Impaired bioavailability of vitamin A in adults and children with persistent diarrhoea in Zambia

Citation
P. Kelly et al., Impaired bioavailability of vitamin A in adults and children with persistent diarrhoea in Zambia, ALIM PHARM, 15(7), 2001, pp. 973-979
Citations number
25
Language
INGLESE
art.tipo
Article
Categorie Soggetti
Pharmacology,"da verificare
Journal title
ALIMENTARY PHARMACOLOGY & THERAPEUTICS
ISSN journal
0269-2813 → ACNP
Volume
15
Issue
7
Year of publication
2001
Pages
973 - 979
Database
ISI
SICI code
0269-2813(200107)15:7<973:IBOVAI>2.0.ZU;2-X
Abstract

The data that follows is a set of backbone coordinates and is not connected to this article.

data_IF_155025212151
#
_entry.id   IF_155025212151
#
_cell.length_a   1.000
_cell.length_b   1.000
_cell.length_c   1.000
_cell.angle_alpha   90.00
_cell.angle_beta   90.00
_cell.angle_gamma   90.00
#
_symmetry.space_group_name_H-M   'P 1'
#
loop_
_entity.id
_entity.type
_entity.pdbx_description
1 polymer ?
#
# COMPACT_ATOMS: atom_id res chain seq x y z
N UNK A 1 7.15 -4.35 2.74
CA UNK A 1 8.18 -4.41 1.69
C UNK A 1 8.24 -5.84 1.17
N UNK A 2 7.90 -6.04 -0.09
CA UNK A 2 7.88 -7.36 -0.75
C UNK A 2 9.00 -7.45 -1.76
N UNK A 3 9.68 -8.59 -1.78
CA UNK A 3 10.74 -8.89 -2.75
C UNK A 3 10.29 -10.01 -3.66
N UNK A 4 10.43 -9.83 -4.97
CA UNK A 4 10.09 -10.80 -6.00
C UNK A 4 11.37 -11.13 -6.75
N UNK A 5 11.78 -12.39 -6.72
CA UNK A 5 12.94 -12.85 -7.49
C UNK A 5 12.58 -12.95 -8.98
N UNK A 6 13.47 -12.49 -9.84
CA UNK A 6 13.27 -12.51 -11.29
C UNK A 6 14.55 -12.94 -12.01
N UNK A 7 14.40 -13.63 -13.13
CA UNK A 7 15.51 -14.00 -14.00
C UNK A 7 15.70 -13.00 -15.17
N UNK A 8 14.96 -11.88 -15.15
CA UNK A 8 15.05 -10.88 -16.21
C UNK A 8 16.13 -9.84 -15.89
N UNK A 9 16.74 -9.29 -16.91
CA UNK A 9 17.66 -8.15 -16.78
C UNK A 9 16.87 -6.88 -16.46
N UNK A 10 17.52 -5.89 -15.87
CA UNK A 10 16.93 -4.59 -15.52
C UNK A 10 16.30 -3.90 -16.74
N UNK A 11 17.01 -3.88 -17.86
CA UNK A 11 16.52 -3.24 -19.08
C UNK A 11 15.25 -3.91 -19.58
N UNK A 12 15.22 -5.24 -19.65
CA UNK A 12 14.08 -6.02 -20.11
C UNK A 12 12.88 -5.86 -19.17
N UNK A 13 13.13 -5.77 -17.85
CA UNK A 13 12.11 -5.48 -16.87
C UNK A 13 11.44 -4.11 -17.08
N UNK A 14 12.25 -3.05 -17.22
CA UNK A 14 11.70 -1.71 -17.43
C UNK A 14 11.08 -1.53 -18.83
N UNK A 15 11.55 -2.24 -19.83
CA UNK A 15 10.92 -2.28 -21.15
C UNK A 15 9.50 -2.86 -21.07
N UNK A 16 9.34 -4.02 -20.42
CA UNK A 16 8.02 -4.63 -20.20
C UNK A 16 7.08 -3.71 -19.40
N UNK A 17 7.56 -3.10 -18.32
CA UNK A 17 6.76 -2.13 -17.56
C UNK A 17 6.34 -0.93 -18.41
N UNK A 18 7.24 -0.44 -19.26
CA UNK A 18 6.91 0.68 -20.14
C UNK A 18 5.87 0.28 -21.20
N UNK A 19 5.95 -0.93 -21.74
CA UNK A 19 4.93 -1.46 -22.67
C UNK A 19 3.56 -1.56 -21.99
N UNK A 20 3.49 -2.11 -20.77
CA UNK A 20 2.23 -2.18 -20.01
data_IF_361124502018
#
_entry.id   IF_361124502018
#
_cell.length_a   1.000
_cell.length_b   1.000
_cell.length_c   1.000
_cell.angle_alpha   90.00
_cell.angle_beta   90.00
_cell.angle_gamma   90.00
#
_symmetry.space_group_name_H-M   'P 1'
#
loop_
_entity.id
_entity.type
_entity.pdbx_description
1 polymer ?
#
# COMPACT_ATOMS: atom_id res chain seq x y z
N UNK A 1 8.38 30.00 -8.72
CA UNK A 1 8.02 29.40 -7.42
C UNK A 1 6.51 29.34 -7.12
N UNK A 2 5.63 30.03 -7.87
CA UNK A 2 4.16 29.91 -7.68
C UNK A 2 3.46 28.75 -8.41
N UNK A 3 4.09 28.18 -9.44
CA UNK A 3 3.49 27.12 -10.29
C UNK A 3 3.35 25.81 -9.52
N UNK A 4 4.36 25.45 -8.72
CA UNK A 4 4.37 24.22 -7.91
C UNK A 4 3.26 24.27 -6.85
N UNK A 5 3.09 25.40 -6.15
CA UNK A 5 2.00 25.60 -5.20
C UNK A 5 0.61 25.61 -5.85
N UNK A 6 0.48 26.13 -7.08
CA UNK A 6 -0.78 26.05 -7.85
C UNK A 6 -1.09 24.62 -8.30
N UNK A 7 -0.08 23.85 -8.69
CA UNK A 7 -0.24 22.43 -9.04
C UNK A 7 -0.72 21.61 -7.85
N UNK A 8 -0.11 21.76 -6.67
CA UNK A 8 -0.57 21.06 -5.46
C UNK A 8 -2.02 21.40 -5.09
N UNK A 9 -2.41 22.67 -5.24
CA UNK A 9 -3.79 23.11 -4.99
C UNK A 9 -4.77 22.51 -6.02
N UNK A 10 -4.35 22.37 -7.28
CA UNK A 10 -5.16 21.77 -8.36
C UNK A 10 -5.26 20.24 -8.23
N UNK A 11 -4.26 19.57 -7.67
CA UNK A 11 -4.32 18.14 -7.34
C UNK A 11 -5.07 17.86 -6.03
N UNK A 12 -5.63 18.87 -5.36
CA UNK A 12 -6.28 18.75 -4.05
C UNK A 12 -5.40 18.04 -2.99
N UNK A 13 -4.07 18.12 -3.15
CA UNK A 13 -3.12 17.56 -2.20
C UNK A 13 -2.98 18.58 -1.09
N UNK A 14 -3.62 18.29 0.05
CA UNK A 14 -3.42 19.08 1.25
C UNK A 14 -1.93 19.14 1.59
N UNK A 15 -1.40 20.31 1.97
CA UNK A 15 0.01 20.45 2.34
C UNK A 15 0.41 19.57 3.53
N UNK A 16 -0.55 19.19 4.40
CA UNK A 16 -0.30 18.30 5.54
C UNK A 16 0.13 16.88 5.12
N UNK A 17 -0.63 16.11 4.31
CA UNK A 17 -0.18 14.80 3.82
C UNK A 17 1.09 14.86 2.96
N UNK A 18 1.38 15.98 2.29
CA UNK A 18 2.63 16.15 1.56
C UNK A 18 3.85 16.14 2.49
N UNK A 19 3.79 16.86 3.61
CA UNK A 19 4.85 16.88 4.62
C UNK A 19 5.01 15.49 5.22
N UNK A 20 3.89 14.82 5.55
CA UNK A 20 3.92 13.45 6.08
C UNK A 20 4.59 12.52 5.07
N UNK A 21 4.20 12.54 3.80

Background: We have previously demonstrated a strong relationship between l ow serum retinol concentration and mortality in Zambian AIDS patients with diarrhoea, but were unable to detect any benefit from oral micronutrient su pplementation. Aim: To test the hypothesis that this is related to impaired availability o f vitamin A, we analysed serum retinol concentration changes over 6 h follo wing oral mega-dose therapy (60, 120 or 180 mg retinol). Methods: Twenty-four men without diarrhoea, 15 adults with persistent diarr hoea and 11 children (six girls, five boys) with persistent diarrhoea were studied. Results: Men with persistent diarrhoea had lower baseline serum retinol con centrations (median 0.39 mu mol/L, interquartile range 0.21-0.56) than cont rols (median 1.16 mu mol/L, interquartile range 0.84-1.47; P = 0.0003). Aft er 60 mg retinol, the rise in serum retinol in HIV seropositive controls (m edian 0.63 mu mol/L, interquartile range 0.35-0.77) did not differ signific antly from that observed in HIV seronegative controls (median 0.35 mu mol/L , interquartile range - 0.04-0.56; P = 0.20). Increasing the dose to 120 mg or 180 mg retinol did not enhance the increase in serum retinol concentrat ion. The increase in serum retinol was less in adults with persistent diarr hoea (median 0.25 mu mol/L, interquartile range 0.04-0.35) and in children (median 0.11 mu mol/L, interquartile range 0.04-0.46) than in men without d iarrhoea (median 0.44 mu mol/L, interquartile range 0.26-0.74; P = 0.03). A dults and children with diarrhoea had greater losses of retinol in urine ov er a 24-h period than controls, but less than 1% of the ingested dose was e xcreted. Conclusions: These results suggest that persistent diarrhoea in this popula tion is associated with reduced bioavailability of retinol. Further work is required to determine the metabolic fate of therapeutic doses of retinol a nd to determine appropriate replacement strategies for HIV infected individ uals.